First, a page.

Abilify Mycite contains a small ingestible sensor that interacts with a patch the patient wears, which communicates medical data to an app — which the patient can then voluntarily upload to a database for doctors and other authorized people to see.
The sensor, which is the size of a grain of sand, activates an electric signal when it comes into contact with stomach acid. The patch on the patient's body will then receive the signal, and send information to the app — including when the pill was taken, and the exact dosage.
The patch can also record a lot more data than just your medication intake, including sleeping patterns, step count, activity, and heart rate. Oh, and it needs to be replaced every seven days. In addition to a doctor, patients can give four other people access to their information.
"Being able to track ingestion of medications prescribed for mental illness may be useful for some patients," Mitchell Mathis, M.D., director of the Division of Psychiatry Products in the FDA’s Center for Drug Evaluation and Research, said in a statement.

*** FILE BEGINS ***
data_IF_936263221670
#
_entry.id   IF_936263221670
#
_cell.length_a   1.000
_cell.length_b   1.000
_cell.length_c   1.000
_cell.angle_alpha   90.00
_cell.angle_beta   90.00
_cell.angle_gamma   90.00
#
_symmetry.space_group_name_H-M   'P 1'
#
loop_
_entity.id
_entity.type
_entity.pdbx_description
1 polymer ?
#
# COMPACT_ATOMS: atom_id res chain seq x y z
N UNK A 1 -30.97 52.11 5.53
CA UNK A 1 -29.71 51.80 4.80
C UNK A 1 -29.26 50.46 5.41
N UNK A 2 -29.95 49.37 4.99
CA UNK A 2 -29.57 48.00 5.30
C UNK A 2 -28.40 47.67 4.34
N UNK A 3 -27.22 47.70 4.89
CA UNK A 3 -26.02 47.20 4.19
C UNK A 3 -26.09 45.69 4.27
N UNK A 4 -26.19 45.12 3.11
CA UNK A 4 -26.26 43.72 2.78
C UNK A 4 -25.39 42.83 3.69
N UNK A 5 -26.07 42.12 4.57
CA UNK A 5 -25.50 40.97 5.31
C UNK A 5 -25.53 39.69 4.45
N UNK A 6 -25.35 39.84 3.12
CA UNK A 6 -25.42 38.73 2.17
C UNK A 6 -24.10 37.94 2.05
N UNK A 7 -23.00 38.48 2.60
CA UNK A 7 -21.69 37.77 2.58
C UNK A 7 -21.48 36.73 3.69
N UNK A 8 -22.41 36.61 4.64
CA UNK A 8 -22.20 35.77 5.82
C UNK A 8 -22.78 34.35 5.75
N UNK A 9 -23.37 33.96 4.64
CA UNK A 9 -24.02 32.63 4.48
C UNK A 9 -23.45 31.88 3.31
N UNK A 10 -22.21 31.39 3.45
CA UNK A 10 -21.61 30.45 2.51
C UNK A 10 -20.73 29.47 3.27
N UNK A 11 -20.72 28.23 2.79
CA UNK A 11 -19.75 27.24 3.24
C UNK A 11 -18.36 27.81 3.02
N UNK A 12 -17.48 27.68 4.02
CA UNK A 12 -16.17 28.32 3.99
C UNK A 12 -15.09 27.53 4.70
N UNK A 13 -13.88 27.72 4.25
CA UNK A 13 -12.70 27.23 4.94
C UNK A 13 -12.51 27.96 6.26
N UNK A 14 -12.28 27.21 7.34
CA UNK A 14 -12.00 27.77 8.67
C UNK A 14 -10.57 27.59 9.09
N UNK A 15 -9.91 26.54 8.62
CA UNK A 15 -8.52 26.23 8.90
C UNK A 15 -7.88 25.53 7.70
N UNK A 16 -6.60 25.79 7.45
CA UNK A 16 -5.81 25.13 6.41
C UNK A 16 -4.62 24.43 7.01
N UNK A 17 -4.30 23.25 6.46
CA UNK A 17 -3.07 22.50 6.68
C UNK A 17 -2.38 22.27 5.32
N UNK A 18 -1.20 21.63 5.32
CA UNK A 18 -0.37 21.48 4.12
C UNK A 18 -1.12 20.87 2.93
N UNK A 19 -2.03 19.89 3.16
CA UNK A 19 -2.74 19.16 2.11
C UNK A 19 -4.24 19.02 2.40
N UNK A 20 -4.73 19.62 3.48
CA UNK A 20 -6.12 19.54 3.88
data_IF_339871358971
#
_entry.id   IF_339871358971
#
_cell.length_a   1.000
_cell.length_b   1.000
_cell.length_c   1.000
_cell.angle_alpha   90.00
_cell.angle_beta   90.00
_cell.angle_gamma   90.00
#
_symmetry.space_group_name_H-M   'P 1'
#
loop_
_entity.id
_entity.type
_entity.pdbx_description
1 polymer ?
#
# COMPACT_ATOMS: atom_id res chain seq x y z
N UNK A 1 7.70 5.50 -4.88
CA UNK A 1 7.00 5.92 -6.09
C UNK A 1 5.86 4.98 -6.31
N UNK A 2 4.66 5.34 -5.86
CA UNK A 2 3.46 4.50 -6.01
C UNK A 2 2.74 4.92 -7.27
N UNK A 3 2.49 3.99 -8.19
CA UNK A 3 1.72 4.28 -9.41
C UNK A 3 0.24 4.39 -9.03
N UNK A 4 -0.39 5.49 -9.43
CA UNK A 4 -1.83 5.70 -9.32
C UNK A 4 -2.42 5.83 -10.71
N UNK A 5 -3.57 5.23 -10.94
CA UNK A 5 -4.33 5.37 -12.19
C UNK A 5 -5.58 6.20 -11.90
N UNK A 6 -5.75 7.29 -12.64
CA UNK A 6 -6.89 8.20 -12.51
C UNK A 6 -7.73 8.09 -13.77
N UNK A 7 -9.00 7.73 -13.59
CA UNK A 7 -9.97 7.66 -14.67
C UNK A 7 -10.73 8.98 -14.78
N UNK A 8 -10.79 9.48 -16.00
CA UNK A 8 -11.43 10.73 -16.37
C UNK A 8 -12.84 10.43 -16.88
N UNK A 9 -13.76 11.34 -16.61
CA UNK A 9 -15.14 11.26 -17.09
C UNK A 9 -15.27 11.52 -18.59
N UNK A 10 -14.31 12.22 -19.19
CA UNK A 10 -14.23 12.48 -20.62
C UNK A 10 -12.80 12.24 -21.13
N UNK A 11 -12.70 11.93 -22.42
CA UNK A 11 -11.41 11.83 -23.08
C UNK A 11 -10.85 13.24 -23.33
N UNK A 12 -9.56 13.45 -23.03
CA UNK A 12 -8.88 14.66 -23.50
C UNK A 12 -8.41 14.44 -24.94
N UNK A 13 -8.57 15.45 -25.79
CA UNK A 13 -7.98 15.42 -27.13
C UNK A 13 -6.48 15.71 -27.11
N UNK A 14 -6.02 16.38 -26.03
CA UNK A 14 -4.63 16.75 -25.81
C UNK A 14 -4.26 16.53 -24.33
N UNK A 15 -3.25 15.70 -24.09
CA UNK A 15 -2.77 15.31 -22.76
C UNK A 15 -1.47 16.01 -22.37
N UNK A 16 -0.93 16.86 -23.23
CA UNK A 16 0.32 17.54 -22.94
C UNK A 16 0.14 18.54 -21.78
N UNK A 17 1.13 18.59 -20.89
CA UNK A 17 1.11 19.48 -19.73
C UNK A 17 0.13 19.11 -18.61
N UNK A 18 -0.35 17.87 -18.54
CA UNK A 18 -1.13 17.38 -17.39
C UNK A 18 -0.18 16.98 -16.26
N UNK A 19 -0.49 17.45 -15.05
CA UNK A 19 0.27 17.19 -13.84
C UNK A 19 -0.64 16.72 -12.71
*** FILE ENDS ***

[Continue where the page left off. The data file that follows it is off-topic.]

If you're worried about what this could mean for privacy, you're not the only one. As Harvard Medical School instructor Ameet Sarpatwari told The New York Times, the pill "has the potential to improve public health. [But] if used improperly, it could foster more mistrust instead of trust."
But for now, we can take comfort in the fact that patients can revoke other people's access to their information at any time. Hopefully, it'll do a lot more good than harm.
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